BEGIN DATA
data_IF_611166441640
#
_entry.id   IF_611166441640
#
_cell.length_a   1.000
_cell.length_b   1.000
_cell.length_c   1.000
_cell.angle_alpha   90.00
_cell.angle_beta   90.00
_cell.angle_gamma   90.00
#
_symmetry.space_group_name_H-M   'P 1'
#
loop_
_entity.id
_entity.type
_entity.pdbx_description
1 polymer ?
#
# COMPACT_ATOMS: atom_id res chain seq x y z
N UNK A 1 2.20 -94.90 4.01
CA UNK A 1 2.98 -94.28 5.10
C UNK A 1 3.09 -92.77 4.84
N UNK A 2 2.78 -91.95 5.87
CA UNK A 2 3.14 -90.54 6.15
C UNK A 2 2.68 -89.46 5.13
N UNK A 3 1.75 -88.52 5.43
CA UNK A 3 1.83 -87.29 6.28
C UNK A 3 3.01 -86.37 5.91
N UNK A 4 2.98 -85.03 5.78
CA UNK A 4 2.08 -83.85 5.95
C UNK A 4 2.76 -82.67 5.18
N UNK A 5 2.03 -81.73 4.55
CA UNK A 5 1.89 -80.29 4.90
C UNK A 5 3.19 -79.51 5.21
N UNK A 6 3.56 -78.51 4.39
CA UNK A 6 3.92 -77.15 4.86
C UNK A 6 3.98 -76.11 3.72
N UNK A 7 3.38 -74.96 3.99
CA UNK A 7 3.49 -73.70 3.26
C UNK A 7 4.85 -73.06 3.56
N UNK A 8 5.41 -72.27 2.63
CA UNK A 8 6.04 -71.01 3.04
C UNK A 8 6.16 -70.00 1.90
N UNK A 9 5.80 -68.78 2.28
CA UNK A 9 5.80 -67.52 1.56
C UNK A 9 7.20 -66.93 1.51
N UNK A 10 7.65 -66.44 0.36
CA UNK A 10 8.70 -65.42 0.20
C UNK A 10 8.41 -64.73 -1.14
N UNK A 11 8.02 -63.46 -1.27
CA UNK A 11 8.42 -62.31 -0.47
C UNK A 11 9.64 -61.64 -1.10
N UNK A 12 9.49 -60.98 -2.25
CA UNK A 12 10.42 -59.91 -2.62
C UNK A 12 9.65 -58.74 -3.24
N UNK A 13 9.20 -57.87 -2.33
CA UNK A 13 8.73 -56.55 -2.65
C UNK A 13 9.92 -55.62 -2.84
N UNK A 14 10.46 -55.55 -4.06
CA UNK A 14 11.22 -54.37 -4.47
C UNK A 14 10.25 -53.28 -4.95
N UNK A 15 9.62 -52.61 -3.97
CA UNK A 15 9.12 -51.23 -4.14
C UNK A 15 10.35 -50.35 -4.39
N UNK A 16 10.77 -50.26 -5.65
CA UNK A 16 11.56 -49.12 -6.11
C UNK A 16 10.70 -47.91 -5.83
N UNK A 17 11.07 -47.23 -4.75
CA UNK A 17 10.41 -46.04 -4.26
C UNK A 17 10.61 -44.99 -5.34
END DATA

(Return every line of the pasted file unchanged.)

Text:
data_IF_611166441640
#
_entry.id   IF_611166441640
#
_cell.length_a   1.000
_cell.length_b   1.000
_cell.length_c   1.000
_cell.angle_alpha   90.00
_cell.angle_beta   90.00
_cell.angle_gamma   90.00
#
_symmetry.space_group_name_H-M   'P 1'
#
loop_
_entity.id
_entity.type
_entity.pdbx_description
1 polymer ?
#
# COMPACT_ATOMS: atom_id res chain seq x y z
N UNK A 1 2.20 -94.90 4.01
CA UNK A 1 2.98 -94.28 5.10
C UNK A 1 3.09 -92.77 4.84
N UNK A 2 2.78 -91.95 5.87
CA UNK A 2 3.14 -90.54 6.15
C UNK A 2 2.68 -89.46 5.13
N UNK A 3 1.75 -88.52 5.43
CA UNK A 3 1.83 -87.29 6.28
C UNK A 3 3.01 -86.37 5.91
N UNK A 4 2.98 -85.03 5.78
CA UNK A 4 2.08 -83.85 5.95
C UNK A 4 2.76 -82.67 5.18
N UNK A 5 2.03 -81.73 4.55
CA UNK A 5 1.89 -80.29 4.90
C UNK A 5 3.19 -79.51 5.21
N UNK A 6 3.56 -78.51 4.39
CA UNK A 6 3.92 -77.15 4.86
C UNK A 6 3.98 -76.11 3.72
N UNK A 7 3.38 -74.96 3.99
CA UNK A 7 3.49 -73.70 3.26
C UNK A 7 4.85 -73.06 3.56
N UNK A 8 5.41 -72.27 2.63
CA UNK A 8 6.04 -71.01 3.04
C UNK A 8 6.16 -70.00 1.90
N UNK A 9 5.80 -68.78 2.28
CA UNK A 9 5.80 -67.52 1.56
C UNK A 9 7.20 -66.93 1.51
N UNK A 10 7.65 -66.44 0.36
CA UNK A 10 8.70 -65.42 0.20
C UNK A 10 8.41 -64.73 -1.14
N UNK A 11 8.02 -63.46 -1.27
CA UNK A 11 8.42 -62.31 -0.47
C UNK A 11 9.64 -61.64 -1.10
N UNK A 12 9.49 -60.98 -2.25
CA UNK A 12 10.42 -59.91 -2.62
C UNK A 12 9.65 -58.74 -3.24
N UNK A 13 9.20 -57.87 -2.33
CA UNK A 13 8.73 -56.55 -2.65
C UNK A 13 9.92 -55.62 -2.84
N UNK A 14 10.46 -55.55 -4.06
CA UNK A 14 11.22 -54.37 -4.47
C UNK A 14 10.25 -53.28 -4.95
N UNK A 15 9.62 -52.61 -3.97
CA UNK A 15 9.12 -51.23 -4.14
C UNK A 15 10.35 -50.35 -4.39
N UNK A 16 10.77 -50.26 -5.65
CA UNK A 16 11.56 -49.12 -6.11
C UNK A 16 10.70 -47.91 -5.83
N UNK A 17 11.07 -47.23 -4.75
CA UNK A 17 10.41 -46.04 -4.26
C UNK A 17 10.61 -44.99 -5.34